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A Quiet but Growing Judicial Rebellion Against Harsh Sentences For Child Pornography Offenses — Should the Laws Be Changed?
By Sen. Arlen Specter and Linda Dale Hoffa
Federal criminal sentences should be “sufficient, but not greater than necessary.”1 They should fit the crime, provide for “adequate deterrence,” “protect the public,” and promote rehabilitation.2 Since the Supreme Court decisions in Booker and Kimbrough,3 federal courts again have great discretion, within certain limits, to decide appropriate federal sentences. Congress, however, has taken pains to limit that discretion with regard to child pornography offenses, and the federal courts, in a series of judicial decisions across the country, including recent Second and Third Circuit decisions, are firmly rebelling.4 The questions arise: Are the courts right? Has Congress gone too far in its desire to punish this undesirable type of criminal conduct?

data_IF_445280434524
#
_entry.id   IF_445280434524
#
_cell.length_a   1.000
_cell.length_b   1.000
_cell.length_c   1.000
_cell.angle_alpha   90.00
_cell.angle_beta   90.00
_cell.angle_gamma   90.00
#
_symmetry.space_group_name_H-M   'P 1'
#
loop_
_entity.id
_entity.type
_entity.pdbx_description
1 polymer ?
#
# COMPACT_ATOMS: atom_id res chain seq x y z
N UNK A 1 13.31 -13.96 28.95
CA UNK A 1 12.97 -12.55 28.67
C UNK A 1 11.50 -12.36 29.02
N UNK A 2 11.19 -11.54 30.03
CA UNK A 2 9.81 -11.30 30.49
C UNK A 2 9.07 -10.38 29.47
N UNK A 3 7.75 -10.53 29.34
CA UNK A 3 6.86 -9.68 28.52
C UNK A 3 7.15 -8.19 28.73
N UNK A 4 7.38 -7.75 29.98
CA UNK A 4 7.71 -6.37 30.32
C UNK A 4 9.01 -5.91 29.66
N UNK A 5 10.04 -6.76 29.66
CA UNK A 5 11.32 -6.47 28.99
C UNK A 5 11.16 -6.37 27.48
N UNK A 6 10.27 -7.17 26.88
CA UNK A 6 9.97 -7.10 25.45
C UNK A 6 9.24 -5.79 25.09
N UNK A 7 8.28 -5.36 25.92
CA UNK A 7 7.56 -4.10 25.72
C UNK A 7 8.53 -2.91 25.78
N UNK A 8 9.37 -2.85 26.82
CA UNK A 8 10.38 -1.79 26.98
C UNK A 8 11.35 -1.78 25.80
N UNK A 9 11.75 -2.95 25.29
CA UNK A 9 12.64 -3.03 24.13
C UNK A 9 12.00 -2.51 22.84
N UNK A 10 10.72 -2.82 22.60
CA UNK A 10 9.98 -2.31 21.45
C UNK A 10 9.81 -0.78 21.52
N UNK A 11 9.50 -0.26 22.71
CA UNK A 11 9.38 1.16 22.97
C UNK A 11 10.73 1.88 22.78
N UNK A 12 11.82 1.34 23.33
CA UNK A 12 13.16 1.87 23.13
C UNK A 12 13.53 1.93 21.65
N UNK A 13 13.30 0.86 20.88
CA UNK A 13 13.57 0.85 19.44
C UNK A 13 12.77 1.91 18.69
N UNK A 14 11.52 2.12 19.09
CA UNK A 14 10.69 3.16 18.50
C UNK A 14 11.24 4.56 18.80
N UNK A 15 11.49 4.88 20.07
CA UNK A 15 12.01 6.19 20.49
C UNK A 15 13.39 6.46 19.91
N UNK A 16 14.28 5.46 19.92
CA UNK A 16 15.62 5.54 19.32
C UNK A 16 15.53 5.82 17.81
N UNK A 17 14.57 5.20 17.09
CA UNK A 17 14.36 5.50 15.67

A History of Escalating Penalties
In 2009, the U.S. Sentencing Commission released a report that surveyed the history of child pornography sentencing, revealing a pattern of direct congressional action that has increased penalties severely over
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